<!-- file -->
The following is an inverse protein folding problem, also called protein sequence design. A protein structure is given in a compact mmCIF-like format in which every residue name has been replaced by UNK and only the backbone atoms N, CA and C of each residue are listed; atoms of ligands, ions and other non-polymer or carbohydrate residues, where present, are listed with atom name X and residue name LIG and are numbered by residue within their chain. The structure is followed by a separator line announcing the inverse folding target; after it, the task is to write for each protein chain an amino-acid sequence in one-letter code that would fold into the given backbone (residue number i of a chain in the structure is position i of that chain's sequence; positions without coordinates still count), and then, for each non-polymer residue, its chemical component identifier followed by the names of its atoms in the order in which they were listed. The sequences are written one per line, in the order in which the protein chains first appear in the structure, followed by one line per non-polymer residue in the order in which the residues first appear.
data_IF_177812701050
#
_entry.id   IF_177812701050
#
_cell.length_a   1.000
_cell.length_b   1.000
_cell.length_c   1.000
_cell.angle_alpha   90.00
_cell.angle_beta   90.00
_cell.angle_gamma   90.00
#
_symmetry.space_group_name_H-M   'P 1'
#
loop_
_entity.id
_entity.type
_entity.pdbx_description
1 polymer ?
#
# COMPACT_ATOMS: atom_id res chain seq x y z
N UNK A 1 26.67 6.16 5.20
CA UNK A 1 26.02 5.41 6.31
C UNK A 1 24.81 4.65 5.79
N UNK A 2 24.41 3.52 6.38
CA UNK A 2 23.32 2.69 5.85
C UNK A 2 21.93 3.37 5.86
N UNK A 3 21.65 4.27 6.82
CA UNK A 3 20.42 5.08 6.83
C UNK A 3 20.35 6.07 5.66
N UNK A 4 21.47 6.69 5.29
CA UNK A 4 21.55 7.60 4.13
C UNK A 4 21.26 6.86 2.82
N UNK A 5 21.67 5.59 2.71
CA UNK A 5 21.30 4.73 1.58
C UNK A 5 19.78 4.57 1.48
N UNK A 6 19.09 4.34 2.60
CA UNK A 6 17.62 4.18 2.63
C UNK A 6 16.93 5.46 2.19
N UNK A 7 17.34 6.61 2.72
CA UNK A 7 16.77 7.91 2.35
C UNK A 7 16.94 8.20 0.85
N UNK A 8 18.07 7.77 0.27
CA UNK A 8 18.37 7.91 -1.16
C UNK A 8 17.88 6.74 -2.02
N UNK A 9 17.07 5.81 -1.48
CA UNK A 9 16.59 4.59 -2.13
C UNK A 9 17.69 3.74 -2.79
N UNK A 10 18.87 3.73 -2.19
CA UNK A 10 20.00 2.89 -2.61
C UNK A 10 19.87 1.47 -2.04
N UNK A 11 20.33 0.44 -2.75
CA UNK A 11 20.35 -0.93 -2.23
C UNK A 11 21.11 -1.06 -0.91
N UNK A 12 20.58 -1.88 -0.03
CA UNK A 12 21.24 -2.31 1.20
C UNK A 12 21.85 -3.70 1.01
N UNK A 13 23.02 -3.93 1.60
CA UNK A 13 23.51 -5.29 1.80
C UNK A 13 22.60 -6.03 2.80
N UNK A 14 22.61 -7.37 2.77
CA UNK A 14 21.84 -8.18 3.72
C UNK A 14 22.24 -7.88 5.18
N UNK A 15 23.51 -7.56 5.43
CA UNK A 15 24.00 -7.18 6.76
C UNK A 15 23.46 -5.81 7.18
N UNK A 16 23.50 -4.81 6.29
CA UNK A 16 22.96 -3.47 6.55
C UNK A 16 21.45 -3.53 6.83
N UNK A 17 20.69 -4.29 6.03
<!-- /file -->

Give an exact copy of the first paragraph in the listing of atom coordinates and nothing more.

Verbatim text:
The following is an inverse protein folding problem, also called protein sequence design. A protein structure is given in a compact mmCIF-like format in which every residue name has been replaced by UNK and only the backbone atoms N, CA and C of each residue are listed; atoms of ligands, ions and other non-polymer or carbohydrate residues, where present, are listed with atom name X and residue name LIG and are numbered by residue within their chain. The structure is followed by a separator line announcing the inverse folding target; after it, the task is to write for each protein chain an amino-acid sequence in one-letter code that would fold into the given backbone (residue number i of a chain in the structure is position i of that chain's sequence; positions without coordinates still count), and then, for each non-polymer residue, its chemical component identifier followed by the names of its atoms in the order in which they were listed. The sequences are written one per line, in the order in which the protein chains first appear in the structure, followed by one line per non-polymer residue in the order in which the residues first appear.